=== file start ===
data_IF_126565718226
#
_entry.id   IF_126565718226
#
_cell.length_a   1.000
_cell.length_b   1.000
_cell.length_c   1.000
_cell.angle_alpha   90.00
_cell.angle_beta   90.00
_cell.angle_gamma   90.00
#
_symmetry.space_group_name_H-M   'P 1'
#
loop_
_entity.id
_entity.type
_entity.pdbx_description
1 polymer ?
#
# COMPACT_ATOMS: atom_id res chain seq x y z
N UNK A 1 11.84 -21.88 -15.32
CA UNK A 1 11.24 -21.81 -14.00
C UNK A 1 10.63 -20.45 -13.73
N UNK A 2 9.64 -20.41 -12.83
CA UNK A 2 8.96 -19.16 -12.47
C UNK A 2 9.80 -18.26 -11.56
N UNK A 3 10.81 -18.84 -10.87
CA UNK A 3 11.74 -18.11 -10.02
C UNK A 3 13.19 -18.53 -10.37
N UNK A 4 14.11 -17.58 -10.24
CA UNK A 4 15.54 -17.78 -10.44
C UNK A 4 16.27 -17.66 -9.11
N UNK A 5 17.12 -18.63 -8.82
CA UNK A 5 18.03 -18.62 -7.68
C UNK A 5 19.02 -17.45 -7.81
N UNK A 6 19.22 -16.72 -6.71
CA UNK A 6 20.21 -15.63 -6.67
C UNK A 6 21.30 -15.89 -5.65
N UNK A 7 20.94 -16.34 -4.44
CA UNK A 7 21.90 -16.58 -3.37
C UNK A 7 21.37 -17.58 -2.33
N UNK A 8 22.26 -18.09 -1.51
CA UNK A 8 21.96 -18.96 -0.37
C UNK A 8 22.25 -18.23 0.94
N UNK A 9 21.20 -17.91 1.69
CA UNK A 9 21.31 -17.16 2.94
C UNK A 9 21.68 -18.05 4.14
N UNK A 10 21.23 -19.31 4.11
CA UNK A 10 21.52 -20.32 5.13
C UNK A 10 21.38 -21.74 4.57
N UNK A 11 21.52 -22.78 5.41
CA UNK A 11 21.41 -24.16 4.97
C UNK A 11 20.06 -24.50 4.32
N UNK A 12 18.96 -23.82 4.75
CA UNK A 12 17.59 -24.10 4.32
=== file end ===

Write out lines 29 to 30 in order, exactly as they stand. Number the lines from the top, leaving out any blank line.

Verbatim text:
C UNK A 3 13.19 -18.53 -10.37
N UNK A 4 14.11 -17.58 -10.24